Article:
2050 Water Crisis Alert: Nitrogen Pollution Threatens Global River Basins

March 8, 2024
1 min read
EutrophicationEutrophisationEutrophierung, Photo Credit: Lamiot (CC BY-SA 2.5 DEED)

Water is an essential part of our daily lives. The UN has one of the Sustainable Development Goals (SDG) to supply clean water to all by 2030. But there is a possibility of one-third of river sub-basins going dry by 2050 due to Nitrogen pollution. These are the findings of a study conducted by the scientists of Wageningen University of the Netherlands. About 10,000 river sub-basins were studied by this group of scientists, covering the whole world. According to this study, the number of basins having a shortage of water due to Nitrogen has gone up. It has also affected the quality of water.

The findings indicate that the river sub-basins in South China, Central Europe, North America, and Africa are likely to be the hot spots of the shortage of water. This study found that urbanization and agriculture are the causes of Nitrogen pollution. The findings were published in the research journal ‘Nature Communications’. The small basins or sub-basins of rivers are the main source of drinking water. They are also the centers of urbanization and financial enterprises. As a result, the drainage water pollutes these sources of water.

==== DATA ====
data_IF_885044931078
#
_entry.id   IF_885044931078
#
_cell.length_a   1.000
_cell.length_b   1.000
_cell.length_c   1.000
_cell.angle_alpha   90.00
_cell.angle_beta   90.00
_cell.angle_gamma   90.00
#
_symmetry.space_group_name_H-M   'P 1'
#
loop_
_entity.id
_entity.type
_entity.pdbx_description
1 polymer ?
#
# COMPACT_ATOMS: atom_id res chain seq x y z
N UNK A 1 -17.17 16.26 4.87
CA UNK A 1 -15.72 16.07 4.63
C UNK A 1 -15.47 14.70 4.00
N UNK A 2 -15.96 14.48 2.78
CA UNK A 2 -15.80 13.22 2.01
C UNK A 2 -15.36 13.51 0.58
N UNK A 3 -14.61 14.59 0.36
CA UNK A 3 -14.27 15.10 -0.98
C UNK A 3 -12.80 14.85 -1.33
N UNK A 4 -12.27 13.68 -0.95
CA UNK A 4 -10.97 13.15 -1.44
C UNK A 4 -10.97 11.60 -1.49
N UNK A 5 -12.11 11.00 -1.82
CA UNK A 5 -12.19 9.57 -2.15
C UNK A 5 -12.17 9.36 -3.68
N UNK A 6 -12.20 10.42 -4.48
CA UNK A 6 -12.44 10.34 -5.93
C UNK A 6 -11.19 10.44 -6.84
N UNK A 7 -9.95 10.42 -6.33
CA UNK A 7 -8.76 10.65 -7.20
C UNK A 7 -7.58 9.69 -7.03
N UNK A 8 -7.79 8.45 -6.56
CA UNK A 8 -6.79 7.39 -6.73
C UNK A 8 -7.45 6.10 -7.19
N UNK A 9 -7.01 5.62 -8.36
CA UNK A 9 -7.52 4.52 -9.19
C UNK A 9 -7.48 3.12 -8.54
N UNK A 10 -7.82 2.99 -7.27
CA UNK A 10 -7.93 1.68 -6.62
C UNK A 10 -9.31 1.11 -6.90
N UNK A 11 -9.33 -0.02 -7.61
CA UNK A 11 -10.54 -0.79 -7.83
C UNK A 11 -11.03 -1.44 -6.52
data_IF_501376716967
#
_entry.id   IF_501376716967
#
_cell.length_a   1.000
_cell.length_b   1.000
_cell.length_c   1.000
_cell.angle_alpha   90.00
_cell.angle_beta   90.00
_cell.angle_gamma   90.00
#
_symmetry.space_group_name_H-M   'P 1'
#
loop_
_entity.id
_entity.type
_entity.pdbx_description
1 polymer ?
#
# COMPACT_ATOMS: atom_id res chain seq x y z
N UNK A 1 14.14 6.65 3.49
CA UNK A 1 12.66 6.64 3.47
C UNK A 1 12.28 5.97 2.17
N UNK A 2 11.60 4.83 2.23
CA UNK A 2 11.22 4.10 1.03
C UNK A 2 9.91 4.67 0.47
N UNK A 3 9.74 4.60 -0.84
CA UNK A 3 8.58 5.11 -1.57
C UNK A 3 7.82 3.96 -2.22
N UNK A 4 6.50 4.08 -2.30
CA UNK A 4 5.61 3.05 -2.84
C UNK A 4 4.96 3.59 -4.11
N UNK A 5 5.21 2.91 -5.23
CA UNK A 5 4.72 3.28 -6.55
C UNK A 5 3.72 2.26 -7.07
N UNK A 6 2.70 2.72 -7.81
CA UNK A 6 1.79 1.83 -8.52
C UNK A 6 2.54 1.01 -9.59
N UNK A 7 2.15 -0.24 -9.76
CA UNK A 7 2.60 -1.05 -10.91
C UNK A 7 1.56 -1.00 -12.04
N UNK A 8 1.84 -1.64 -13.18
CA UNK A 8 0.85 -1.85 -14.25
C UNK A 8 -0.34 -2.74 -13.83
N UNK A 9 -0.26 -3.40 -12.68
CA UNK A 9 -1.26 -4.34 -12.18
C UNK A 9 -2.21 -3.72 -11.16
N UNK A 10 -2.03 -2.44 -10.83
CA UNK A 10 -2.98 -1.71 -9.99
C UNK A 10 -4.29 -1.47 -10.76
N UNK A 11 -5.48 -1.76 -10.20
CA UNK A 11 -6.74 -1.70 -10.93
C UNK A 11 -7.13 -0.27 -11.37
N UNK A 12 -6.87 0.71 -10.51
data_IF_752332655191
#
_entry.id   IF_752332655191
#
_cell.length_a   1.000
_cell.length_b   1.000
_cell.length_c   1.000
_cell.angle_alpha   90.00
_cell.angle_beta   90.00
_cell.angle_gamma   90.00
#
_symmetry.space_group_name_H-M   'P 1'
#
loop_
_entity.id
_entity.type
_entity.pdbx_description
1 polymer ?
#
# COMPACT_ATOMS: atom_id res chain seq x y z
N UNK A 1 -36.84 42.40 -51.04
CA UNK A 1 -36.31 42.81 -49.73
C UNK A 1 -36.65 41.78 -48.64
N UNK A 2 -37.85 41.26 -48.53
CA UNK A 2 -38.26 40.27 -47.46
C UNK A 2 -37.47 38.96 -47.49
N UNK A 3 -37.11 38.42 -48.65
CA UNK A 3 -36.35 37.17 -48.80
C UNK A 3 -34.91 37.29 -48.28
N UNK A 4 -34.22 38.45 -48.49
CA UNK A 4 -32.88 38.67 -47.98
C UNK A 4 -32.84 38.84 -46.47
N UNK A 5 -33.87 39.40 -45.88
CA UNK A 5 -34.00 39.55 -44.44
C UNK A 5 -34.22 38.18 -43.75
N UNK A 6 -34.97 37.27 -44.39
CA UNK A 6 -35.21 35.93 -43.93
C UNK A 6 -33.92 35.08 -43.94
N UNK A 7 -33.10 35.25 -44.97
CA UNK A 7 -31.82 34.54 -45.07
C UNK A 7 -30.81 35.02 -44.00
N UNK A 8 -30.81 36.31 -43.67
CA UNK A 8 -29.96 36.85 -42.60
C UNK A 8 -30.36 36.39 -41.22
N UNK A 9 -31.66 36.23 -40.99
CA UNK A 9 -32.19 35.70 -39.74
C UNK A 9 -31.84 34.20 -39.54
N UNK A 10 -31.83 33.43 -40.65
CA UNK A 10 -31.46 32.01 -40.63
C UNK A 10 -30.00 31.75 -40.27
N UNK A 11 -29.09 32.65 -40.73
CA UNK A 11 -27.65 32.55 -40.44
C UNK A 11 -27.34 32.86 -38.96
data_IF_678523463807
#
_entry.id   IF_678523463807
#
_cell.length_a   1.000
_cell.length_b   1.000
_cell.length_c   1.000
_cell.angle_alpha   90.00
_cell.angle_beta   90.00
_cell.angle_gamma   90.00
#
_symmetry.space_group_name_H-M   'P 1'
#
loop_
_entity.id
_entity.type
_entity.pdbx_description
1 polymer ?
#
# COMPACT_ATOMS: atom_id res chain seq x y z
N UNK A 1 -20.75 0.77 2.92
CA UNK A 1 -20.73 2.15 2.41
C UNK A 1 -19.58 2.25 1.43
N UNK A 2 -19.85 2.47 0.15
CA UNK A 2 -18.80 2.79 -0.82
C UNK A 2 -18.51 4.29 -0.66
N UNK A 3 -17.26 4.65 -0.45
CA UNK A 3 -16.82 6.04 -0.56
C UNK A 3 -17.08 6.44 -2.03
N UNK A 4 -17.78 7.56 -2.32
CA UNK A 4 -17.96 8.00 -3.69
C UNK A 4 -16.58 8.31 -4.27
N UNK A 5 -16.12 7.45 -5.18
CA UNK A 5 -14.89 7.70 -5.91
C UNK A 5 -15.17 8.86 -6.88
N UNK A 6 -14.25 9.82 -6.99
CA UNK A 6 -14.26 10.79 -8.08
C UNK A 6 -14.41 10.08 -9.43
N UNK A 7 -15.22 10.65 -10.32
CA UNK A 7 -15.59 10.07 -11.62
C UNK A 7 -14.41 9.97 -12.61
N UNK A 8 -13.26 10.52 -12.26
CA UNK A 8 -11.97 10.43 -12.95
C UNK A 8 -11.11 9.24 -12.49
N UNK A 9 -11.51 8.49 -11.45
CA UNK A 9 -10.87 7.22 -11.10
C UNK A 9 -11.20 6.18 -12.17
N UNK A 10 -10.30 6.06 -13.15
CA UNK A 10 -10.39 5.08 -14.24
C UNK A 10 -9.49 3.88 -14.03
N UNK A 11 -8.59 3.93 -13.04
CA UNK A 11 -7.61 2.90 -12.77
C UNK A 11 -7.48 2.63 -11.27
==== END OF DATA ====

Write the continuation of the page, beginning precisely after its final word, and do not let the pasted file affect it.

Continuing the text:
Nitrogen is an essential part of the growth of plants and animals. But its increased ratio causes harm to the local environment. It can also cause a shortage of clean drinking water. The scientists say that about one-fourth of these sub-basins, that is, 2,517 basins, had faced water shortage during 2010. Nitrogen was the main reason for around 88% of these basins. The study has warned that another 3,061 river sub-basins may face water shortage by 2050.

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One of the solutions is applying fertilizers in the proper amount, at the right time of year, and with the right method can significantly reduce the quantity reaching water bodies. Keeping animals and their waste out of streams keeps Nitrogen and phosphorus out of the water and protects stream banks. Here are four ways you can help mitigate the effects of nitrogen pollution: Use climate and nature-friendly growing methods at home. Avoid using synthetic fertilizers in your garden and farms. Support organic and agroecological farmers. We must support farmers to transition to a future with less Nitrogen. According to environmentalists, we have to increase afforestation.

In short, drying up the sources of water due to Nitrogen pollution can be avoided by reducing the increasing population of the world so that less water is needed. The SDG (Sustainable Development Goals) of clean drinking water for all may not be achieved by 2030.

Rahul Somvanshi

Rahul, possessing a profound background in the creative industry, illuminates the unspoken, often confronting revelations and unpleasant subjects, navigating their complexities with a discerning eye. He perpetually questions, explores, and unveils the multifaceted impacts of change and transformation in our global landscape. As an experienced filmmaker and writer, he intricately delves into the realms of sustainability, design, flora and fauna, health, science and technology, mobility, and space, ceaselessly investigating the practical applications and transformative potentials of burgeoning developments.

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